Mesopotamia is a Southwest Asian region in the Tigris and Euphrates river system that benefited from its climate and geography to host the beginnings of human civilization. Many significant inventions that impacted the globe occurred during its history. This also includes the concepts of time, math, the wheel, sailboats, maps, and writing. Mesopotamia is also characterized by a changing order of ruling entities that seized control throughout thousands of years from various territories and towns.
Where is Mesopotamia?
Mesopotamia is in the Middle East, which includes sections of southwest Asia and the areas around the eastern Mediterranean Sea. It is part of the Fertile Crescent, commonly known as the “Cradle of Civilization.” It is because of the number of innovations that developed from the early communities in this region. They are now among the earliest known human civilizations on the planet.
The term “Mesopotamia” is derived from the ancient terms “meso,” which means “between or in the middle of,” and “potamos,” which means “river.” The region is now home to modern-day Iraq, Kuwait, Turkey, and Syria. It is located in the rich valleys between the Tigris and Euphrates rivers.
The Paleolithic epoch saw the arrival of humans in Mesopotamia. People in the region lived in tiny villages with round homes by 14,000 B.C.
Following the domestication of animals and the development of agriculture, most notably irrigation techniques that took use of the vicinity of the Tigris and Euphrates rivers, these homes formed farming communities five thousand years later.
The dominating Ubaid culture, which had absorbed the Halaf culture before it, was responsible for agricultural advancement.
These scattered agrarian villages began in the northern section of ancient Mesopotamia and migrated south, growing for several thousand years before establishing what contemporary humans would know as cities, which were considered the Sumer people’s work.
Uruk, the first of these cities, dates from circa 3200 B.C. It was a mud-brick city founded on the wealth of trade and conquest, with public art, massive columns, and temples. It had a population of around 50,000 people at its peak.
Sumerians also invented the first written language, cuneiform, with which they preserved precise clerical records.
Mesopotamia was solidly under the Sumerian people’s power by 3000 B.C. Summer was home to various dispersed city-states. This also includes Eridu, Nippur, Lagash, Uruk, Kish, and Ur.
Etana of Kish was the first ruler of a united Sumer. It is unknown whether Etana lived, as he and many of the rulers named in the Sumerian King List, which was created circa 2100 B.C., are all mentioned in Sumerian mythology.
Meskiaggasher, the monarch of the city-state Uruk, came after Etana. Around 2750 B.C., a warrior named Lugalbanda took authority.
The legendary subject of the Epic of Gilgamesh, Gilgamesh, is said to be Lugalbanda’s son. Gilgamesh is thought to have been born in Uruk around 2700 B.C.
The Epic of Gilgamesh is thought to be the first great work of literature, and it inspired some of the stories in the Bible. Gilgamesh goes on a journey with a friend to the Cedar Forest, the land of the Gods in Mesopotamian mythology, in the epic poem. When his companion is killed, Gilgamesh embarks on a mission to seek the secret of eternal life. He then discovers: “You will never find life if you look for it. For when the gods created man, they gave him death and withheld life from him.”
King Lugalzagesi was Sumer’s final ruler, succumbing to Sargon of Akkad, a Semitic people, in 2334 B.C. They were partners for a short time, conquering Kish jointly, but Lugalzagesi’s mercenary Akkadian army was eventually loyal to Sargon.
Sargon and the Akkadians
The Akkadian Empire existed from 2234 to 2154 B.C., commanded by the now-titled Sargon the Great. It was thought to be the world’s first multicultural empire with a centralized administration.
Little is known about Sargon’s origins, but stories link him to the Biblical story of Moses. He was once an officer working for the king of Kish, and Akkadia was a city founded by Sargon himself. When Uruk invaded Kish, Sargon took it from them and was motivated to continue his conquest.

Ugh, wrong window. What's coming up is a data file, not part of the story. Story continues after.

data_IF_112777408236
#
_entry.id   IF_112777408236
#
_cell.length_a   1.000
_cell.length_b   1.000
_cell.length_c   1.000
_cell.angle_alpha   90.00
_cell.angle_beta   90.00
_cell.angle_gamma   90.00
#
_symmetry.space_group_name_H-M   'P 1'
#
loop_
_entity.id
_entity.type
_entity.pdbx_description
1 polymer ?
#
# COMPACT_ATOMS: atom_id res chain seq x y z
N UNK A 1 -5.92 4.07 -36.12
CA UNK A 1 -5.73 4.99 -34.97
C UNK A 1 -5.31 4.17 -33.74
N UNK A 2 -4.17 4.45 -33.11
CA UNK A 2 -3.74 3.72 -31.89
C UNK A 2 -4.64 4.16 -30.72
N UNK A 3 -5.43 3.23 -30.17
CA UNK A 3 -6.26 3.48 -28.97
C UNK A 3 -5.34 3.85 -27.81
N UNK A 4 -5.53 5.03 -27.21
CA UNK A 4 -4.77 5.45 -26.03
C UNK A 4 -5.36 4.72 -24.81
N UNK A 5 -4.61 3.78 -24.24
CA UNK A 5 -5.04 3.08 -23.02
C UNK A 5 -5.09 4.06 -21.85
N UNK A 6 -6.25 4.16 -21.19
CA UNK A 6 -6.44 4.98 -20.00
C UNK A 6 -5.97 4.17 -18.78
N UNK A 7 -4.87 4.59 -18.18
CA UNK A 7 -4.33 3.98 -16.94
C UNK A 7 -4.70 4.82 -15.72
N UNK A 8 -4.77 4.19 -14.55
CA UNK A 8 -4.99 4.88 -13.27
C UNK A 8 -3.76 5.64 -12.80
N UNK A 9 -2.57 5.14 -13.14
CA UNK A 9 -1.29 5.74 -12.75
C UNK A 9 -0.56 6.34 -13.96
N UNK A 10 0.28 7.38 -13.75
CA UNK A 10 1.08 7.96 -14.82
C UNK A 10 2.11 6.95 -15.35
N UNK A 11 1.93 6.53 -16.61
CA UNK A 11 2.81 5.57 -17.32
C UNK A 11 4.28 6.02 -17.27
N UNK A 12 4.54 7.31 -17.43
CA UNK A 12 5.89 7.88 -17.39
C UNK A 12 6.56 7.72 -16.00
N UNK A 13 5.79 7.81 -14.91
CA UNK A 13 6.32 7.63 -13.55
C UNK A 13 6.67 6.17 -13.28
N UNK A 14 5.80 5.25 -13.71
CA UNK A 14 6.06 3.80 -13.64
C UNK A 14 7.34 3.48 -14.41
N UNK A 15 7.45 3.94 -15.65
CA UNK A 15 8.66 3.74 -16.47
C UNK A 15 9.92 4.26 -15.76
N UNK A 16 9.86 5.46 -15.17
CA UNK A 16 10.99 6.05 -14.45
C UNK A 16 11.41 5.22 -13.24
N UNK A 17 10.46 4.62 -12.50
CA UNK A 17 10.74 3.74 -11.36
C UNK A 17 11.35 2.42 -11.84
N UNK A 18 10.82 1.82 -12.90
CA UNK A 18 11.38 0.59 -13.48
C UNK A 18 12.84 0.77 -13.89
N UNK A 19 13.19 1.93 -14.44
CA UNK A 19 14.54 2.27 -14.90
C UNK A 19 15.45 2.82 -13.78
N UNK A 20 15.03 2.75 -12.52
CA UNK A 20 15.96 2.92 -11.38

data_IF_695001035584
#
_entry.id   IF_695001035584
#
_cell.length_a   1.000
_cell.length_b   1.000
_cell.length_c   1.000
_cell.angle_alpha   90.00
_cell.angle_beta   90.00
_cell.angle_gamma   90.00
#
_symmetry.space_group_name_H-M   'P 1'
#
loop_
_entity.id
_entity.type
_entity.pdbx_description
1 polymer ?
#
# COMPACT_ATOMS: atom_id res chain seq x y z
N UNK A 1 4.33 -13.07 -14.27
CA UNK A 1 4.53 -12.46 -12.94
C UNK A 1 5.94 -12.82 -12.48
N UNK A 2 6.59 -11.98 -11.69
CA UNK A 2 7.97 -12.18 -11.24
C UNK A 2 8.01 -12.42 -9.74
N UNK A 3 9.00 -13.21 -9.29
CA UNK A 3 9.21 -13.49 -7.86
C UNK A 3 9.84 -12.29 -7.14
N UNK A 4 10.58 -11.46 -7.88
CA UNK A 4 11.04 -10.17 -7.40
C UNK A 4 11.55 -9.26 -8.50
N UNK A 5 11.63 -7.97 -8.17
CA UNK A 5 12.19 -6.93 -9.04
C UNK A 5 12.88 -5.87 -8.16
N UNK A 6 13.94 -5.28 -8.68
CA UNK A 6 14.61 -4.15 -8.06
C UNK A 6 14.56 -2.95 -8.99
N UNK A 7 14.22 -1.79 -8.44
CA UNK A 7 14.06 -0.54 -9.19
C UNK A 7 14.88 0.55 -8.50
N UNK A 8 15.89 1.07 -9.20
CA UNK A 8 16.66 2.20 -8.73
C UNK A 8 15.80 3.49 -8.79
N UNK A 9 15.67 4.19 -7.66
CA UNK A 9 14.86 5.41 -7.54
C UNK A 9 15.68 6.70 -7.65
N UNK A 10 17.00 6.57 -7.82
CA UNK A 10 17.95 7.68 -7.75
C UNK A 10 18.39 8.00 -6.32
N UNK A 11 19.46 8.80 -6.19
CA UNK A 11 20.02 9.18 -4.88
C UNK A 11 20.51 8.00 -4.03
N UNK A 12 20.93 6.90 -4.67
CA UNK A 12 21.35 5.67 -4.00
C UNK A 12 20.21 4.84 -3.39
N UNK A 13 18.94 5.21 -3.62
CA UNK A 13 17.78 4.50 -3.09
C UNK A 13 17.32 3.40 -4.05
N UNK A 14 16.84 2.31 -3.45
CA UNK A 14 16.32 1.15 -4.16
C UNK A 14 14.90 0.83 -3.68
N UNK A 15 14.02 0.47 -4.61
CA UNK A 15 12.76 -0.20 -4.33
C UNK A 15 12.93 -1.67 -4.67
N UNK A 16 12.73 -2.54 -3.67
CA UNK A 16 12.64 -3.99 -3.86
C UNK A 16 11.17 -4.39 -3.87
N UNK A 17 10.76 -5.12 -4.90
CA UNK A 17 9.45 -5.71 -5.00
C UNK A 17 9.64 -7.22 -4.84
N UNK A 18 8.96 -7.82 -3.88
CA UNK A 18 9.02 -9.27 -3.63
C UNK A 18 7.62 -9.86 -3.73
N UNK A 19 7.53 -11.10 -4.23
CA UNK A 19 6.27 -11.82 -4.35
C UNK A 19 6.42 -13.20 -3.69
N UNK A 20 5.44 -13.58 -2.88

Sargon expanded his dominion militarily, conquering Sumer and expanding into what is now Syria. Under Sargon, trade expanded beyond Mesopotamian borders, and architecture advanced, with the advent of ziggurats, flat-topped buildings with a pyramid shape and stairs.
Shar-kali-sharri, the final monarch of the Akkadian Empire, died in 2193 B.C., and Mesopotamia experienced a century of upheaval as various tribes fought for dominance.
Among these groups were the Gutians, Zagros Mountains barbarians. The Gutian rule is regarded as chaotic, resulting in a dramatic decline in the empire’s prospects.
Ur attempted to build a dynasty for a new empire around 2100 B.C. After Utu-hengal, the leader of the city of Uruk, beat the Gutians, the ruler of Ur-Namma, the king of Ur, restored Sumerian control.
The Code of Ur-Nammu, the first code of law in recorded history, appeared under Ur-Namma. Ur-Namma was attacked and defeated by both the Elamites and the Amorites in 2004 B.C.
The Amorites took power and formed Babylonia after choosing Babylon as their capital.
The most famous of these deities was Hammurabi, who ruled between 1792-1750 B.C. The Babylonians were nearly constantly at war as Hammurabi attempted to expand the empire.
Hammurabi’s most notable contribution is his list of laws, known as the Code of Hammurabi. Then which he drafted in 1772 B.C.
Not only did Hammurabi innovate by writing down the rules for all to see. However, he also ensured that everyone throughout the empire obeyed the same legal codes and that governors in various districts did not establish their own. The set of legislation also included suggested sanctions to ensure that every citizen had the equal access to justice.
The Elamites seized the city of Ur in 1750 B.C. This conquest, together with the hegemony of the Amorites, heralded the end of Sumerian culture.
Around 1595 B.C., the Hittites, who were concentrated in Anatolia and Syria, defeated the Babylonians.
Smelting was a key contribution of the Hittites, enabling for more advanced weaponry, which led to the empire’s subsequent expansion. Their efforts to keep the technology to themselves eventually failed, and other empires surpassed them.
The Hittites withdrew soon after sacking Babylon, and the Kassites took control. Hailing from the mountains east of Mesopotamia, their period of dominance saw the arrival of immigrants from India and Europe, and transport was facilitated by the employment of horses with chariots and carts.